Think Twice Before Using Letterpress Text Effect

CSS3 has loads of new effects to help beef up your designs with less work. Though the new styling features look neat and easy to implement, it does not necessarily mean they should be used all willy nilly. Just like Photoshop default effects, be careful of their use and make sure they are relevant to your design.

One particular CSS3 technique, the letterpress, embossed text effect is so, very cool right now and can be achieved by using the text-shadow property (see Line25’s Tutorial Create a Letterpress Effect with CSS Text-Shadow). I recommend that you keep this effect to headlines and short amount of text because instead of looking cool, it can be visually jarring similar to print text with incorrect registration. Be aware that by limiting and properly using this effect, you can increase readability and decrease eye fatigue.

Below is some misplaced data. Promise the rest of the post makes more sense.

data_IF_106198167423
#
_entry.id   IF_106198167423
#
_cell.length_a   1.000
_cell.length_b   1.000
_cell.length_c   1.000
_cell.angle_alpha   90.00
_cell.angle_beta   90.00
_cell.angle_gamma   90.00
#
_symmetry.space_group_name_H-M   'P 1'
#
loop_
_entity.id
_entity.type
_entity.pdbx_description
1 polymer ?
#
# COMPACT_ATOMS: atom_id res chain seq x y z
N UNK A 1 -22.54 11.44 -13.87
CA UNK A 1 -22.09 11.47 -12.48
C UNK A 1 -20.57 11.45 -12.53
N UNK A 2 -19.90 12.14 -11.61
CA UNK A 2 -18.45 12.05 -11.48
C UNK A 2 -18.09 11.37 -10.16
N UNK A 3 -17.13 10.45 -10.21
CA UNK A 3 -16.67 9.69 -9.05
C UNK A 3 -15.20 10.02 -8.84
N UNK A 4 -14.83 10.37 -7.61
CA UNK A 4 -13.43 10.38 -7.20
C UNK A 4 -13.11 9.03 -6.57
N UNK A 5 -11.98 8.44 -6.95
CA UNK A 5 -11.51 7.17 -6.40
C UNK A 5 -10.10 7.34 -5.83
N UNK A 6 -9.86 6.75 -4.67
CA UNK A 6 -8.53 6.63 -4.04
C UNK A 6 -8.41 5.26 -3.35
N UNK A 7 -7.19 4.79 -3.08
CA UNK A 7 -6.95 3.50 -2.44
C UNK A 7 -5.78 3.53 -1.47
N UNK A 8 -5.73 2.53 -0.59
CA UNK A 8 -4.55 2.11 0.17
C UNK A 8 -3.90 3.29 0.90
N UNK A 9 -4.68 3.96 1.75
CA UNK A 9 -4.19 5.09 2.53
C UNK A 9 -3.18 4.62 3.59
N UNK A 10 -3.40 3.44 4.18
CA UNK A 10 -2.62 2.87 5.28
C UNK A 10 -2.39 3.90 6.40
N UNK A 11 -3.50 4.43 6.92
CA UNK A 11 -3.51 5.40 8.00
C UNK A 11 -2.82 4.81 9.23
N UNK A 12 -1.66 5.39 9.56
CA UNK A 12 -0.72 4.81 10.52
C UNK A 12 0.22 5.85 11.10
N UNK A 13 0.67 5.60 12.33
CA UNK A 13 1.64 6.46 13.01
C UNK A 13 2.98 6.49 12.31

A Few More Tips To Build Better Links

It’s still annoying surprising that there are plenty out there who insist on creating websites without taking into consideration usability and accessibility, in particular building better links. Smashing Magazine has a very useful article on improving the links in your website. Read The Definitive Guide to Styling Web Links and help make the web a user-friendlier place.

My favourite tips:

  1. Apply padding (Improves usability by increasing the user’s clickable area)
  2. Make anchor text descriptive (Removes the need to read the link’s context before understanding where the link goes)
  3. Don’t open new windows (Let the user decide how they want to interact with your site, unexpected actions are a turnoff)

Exceptions are always applicable, but why bother messing with a good thing?